In the Anti Atlas, the area above the Sahara, the southernmost part of Morocco, lived hundreds of years tribes as nomads. With sheep and in tents. Later there were villages around ‘ kasbahs ‘ of the Glaoui, the rulers in the South of Morocco. The people lived by date oases, fields, sheep and other livestock. This special sheep wool is silky shiny, long-haired and very strong. They wove from it clothing and carpets. Men made from, by women woven pieces, covering for the donkeys and horses and warm capes and cloaks (agnif and djelabba) for themselves. Also (saddle) bags and pillows for their home. Of fine white wool with silk embroidery were ‘ Tahaikt ‘, shawls for women, for parties and weddings. Because basically for own use, the women wove their creativity in the designs. The inspiration came from nature, the environment and their own imagination. That sometimes led to ‘modern’ abstract designs! Paint was taken out from plants, the knowledge was transmitted from mother to daughter. Plants were collected for paint, but also for shampoo/soap and medicine. The first carpets they made in ‘flat-weaving’ (Kelim, Lahmel and Tahaikt). Each tribe had its own typical motifs and colors for carpets and clothing. So you could see to the people, of which tribe they were. Women made 2 to 3 carpets per year.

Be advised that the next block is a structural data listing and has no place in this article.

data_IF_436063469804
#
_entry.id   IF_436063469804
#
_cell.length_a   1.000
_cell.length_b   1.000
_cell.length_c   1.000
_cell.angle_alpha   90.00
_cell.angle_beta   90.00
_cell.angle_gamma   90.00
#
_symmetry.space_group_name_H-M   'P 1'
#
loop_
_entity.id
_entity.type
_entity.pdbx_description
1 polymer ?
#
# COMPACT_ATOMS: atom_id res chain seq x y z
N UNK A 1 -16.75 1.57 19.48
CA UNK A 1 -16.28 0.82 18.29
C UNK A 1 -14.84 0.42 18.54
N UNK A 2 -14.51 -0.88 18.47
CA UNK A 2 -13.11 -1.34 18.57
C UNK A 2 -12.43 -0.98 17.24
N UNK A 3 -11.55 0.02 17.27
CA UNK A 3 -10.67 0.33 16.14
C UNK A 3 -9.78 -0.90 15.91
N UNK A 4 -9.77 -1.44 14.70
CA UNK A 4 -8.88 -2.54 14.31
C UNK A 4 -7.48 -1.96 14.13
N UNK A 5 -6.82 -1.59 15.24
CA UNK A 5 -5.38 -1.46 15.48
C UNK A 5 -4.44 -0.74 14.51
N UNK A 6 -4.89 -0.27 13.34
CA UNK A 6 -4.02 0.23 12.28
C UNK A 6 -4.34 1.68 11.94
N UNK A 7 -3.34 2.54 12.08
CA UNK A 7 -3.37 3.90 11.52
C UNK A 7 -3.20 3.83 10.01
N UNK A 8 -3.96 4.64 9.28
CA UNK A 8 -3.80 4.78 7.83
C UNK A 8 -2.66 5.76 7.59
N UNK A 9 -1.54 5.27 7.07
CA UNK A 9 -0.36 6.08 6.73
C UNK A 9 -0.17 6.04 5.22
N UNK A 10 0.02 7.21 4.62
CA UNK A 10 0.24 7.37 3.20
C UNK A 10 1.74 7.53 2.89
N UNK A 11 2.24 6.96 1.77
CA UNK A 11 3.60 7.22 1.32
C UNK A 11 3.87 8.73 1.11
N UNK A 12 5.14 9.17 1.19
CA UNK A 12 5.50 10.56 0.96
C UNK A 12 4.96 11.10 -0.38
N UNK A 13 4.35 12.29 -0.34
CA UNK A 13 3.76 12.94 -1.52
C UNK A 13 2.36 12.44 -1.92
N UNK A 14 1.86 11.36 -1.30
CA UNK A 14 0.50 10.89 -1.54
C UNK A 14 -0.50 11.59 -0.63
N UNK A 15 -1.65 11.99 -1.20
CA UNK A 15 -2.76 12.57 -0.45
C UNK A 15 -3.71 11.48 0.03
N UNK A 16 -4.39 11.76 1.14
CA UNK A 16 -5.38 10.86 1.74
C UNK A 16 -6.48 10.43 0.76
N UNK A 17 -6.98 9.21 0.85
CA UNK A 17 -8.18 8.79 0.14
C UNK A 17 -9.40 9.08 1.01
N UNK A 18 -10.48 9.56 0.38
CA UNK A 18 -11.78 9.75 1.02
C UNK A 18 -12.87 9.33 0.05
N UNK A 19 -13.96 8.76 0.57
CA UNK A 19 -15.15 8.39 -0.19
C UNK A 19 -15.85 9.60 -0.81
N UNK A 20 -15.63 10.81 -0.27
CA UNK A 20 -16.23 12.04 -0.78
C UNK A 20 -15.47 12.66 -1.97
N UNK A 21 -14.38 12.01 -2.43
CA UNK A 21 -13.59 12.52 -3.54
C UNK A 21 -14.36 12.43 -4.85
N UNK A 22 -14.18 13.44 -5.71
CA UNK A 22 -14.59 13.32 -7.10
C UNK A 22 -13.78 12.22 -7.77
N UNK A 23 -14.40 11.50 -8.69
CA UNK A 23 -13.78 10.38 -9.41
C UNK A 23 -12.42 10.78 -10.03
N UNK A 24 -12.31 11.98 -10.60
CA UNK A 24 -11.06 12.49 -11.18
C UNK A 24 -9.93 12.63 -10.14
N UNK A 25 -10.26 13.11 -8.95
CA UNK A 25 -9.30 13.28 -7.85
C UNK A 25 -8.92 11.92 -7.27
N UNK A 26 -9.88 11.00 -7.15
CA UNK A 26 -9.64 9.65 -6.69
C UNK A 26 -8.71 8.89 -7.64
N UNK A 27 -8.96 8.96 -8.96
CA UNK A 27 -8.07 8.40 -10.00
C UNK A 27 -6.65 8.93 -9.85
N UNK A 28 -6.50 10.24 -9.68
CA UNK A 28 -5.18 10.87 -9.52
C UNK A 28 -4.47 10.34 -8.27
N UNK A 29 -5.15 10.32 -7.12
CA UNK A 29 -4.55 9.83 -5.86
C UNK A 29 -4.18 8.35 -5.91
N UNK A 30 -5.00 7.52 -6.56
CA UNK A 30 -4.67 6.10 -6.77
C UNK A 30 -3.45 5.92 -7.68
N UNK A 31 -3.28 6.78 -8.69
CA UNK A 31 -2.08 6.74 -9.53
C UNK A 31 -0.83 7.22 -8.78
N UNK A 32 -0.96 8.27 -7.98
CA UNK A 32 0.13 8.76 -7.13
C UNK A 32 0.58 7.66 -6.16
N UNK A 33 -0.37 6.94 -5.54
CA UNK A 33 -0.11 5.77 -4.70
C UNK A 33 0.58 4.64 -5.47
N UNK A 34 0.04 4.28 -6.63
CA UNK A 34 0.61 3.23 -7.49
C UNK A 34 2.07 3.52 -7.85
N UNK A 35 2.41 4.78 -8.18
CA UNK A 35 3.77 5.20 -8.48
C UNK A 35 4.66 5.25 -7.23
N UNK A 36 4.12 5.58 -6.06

Later one made carpets in flat-weaving and also knots. That became thicker and warmer. The typical Glaoui are a combination of knots and flatweaving. The knots in different colors, and the woven parts in black and white. Since the 1930s were the French settlers interested in carpets, and a cooperative was founded in Taznakhte, where a number of women from the area worked to make carpets for the French settlers. They were paid in oil, rice and sugar. Around 1979 in Taznakhte were the first ‘open’ shops for carpets. Tourists became interested, and making carpets supplied families on money. Taznakhte became widely known for the beautiful quality carpets. Every family made carpets for the market. Vegetable colouring was increasingly replaced by chemical dyes, but upon request we also wove made with natural dyes. And, of course, one still makes carpets for personal use!